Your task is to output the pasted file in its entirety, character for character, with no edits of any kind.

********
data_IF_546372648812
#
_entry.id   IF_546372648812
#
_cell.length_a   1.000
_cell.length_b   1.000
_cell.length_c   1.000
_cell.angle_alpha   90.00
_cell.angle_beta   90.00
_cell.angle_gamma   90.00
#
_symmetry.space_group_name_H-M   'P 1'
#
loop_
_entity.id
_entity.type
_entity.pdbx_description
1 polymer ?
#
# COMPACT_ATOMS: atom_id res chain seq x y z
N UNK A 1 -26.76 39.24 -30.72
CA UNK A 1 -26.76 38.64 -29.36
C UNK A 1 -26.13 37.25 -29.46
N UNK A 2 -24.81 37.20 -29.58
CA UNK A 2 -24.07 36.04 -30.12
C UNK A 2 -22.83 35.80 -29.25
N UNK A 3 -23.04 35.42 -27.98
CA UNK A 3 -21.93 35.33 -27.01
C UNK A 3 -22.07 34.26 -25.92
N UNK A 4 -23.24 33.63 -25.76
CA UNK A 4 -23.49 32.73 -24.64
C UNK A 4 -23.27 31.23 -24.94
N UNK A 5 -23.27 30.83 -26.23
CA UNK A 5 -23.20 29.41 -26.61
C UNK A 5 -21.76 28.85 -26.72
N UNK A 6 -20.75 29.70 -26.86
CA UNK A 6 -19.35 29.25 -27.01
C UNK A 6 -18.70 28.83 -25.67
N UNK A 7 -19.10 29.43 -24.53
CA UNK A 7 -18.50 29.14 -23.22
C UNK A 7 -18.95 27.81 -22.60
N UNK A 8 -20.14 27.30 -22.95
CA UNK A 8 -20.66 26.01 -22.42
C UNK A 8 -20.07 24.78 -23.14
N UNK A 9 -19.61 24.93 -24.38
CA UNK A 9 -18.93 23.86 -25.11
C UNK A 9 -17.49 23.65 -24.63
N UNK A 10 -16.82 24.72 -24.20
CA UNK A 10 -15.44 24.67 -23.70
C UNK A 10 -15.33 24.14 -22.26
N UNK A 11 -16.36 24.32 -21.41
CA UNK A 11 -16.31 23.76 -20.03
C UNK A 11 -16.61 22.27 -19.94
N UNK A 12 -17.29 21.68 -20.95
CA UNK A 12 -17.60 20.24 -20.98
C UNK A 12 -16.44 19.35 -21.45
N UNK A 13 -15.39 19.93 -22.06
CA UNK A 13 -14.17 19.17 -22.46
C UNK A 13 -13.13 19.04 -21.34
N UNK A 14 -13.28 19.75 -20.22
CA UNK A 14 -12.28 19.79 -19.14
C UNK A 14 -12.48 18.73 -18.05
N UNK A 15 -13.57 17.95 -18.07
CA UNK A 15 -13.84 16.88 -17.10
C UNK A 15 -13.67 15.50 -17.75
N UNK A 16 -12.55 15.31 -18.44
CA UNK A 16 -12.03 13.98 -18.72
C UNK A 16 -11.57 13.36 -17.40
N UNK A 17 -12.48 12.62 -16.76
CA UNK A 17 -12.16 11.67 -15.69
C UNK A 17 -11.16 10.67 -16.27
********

data_IF_546372648812
#
_entry.id   IF_546372648812
#
_cell.length_a   1.000
_cell.length_b   1.000
_cell.length_c   1.000
_cell.angle_alpha   90.00
_cell.angle_beta   90.00
_cell.angle_gamma   90.00
#
_symmetry.space_group_name_H-M   'P 1'
#
loop_
_entity.id
_entity.type
_entity.pdbx_description
1 polymer ?
#
# COMPACT_ATOMS: atom_id res chain seq x y z
N UNK A 1 -26.76 39.24 -30.72
CA UNK A 1 -26.76 38.64 -29.36
C UNK A 1 -26.13 37.25 -29.46
N UNK A 2 -24.81 37.20 -29.58
CA UNK A 2 -24.07 36.04 -30.12
C UNK A 2 -22.83 35.80 -29.25
N UNK A 3 -23.04 35.42 -27.98
CA UNK A 3 -21.93 35.33 -27.01
C UNK A 3 -22.07 34.26 -25.92
N UNK A 4 -23.24 33.63 -25.76
CA UNK A 4 -23.49 32.73 -24.64
C UNK A 4 -23.27 31.23 -24.94
N UNK A 5 -23.27 30.83 -26.23
CA UNK A 5 -23.20 29.41 -26.61
C UNK A 5 -21.76 28.85 -26.72
N UNK A 6 -20.75 29.70 -26.86
CA UNK A 6 -19.35 29.25 -27.01
C UNK A 6 -18.70 28.83 -25.67
N UNK A 7 -19.10 29.43 -24.53
CA UNK A 7 -18.50 29.14 -23.22
C UNK A 7 -18.95 27.81 -22.60
N UNK A 8 -20.14 27.30 -22.95
CA UNK A 8 -20.66 26.01 -22.42
C UNK A 8 -20.07 24.78 -23.14
N UNK A 9 -19.61 24.93 -24.38
CA UNK A 9 -18.93 23.86 -25.11
C UNK A 9 -17.49 23.65 -24.63
N UNK A 10 -16.82 24.72 -24.20
CA UNK A 10 -15.44 24.67 -23.70
C UNK A 10 -15.33 24.14 -22.26
N UNK A 11 -16.36 24.32 -21.41
CA UNK A 11 -16.31 23.76 -20.03
C UNK A 11 -16.61 22.27 -19.94
N UNK A 12 -17.29 21.68 -20.95
CA UNK A 12 -17.60 20.24 -20.98
C UNK A 12 -16.44 19.35 -21.45
N UNK A 13 -15.39 19.93 -22.06
CA UNK A 13 -14.17 19.17 -22.46
C UNK A 13 -13.13 19.04 -21.34
N UNK A 14 -13.28 19.75 -20.22
CA UNK A 14 -12.28 19.79 -19.14
C UNK A 14 -12.48 18.73 -18.05
N UNK A 15 -13.57 17.95 -18.07
CA UNK A 15 -13.84 16.88 -17.10
C UNK A 15 -13.67 15.50 -17.75
N UNK A 16 -12.55 15.31 -18.44
CA UNK A 16 -12.03 13.98 -18.72
C UNK A 16 -11.57 13.36 -17.40
N UNK A 17 -12.48 12.62 -16.76
CA UNK A 17 -12.16 11.67 -15.69
C UNK A 17 -11.16 10.67 -16.27